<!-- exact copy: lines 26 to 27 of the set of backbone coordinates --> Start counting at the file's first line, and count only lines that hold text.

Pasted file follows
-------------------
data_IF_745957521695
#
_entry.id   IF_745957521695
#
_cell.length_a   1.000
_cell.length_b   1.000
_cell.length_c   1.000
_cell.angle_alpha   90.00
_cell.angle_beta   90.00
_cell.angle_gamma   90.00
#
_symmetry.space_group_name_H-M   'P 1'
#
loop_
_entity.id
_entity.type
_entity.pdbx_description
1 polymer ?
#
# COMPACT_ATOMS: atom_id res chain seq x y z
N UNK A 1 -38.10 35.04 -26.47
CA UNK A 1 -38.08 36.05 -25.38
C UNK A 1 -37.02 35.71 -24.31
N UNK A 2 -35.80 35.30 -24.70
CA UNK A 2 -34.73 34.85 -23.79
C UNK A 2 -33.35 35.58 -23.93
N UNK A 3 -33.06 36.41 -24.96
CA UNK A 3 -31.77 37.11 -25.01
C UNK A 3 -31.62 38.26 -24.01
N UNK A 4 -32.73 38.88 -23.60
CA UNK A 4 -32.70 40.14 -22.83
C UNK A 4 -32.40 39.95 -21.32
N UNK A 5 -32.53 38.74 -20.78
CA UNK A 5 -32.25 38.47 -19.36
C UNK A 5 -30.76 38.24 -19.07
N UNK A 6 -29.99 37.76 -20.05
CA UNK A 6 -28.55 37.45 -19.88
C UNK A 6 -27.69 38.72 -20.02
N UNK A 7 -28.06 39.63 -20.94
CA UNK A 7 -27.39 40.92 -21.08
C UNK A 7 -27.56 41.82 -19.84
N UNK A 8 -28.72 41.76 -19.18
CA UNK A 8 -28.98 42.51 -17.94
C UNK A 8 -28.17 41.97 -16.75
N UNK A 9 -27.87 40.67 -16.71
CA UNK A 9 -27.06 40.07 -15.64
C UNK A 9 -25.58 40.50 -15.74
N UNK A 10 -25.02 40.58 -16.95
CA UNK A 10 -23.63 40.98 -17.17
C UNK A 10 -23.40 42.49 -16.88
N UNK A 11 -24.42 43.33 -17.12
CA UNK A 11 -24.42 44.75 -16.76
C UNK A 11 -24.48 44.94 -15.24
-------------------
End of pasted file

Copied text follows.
C UNK A 2 -33.35 35.58 -23.93
N UNK A 3 -33.06 36.41 -24.96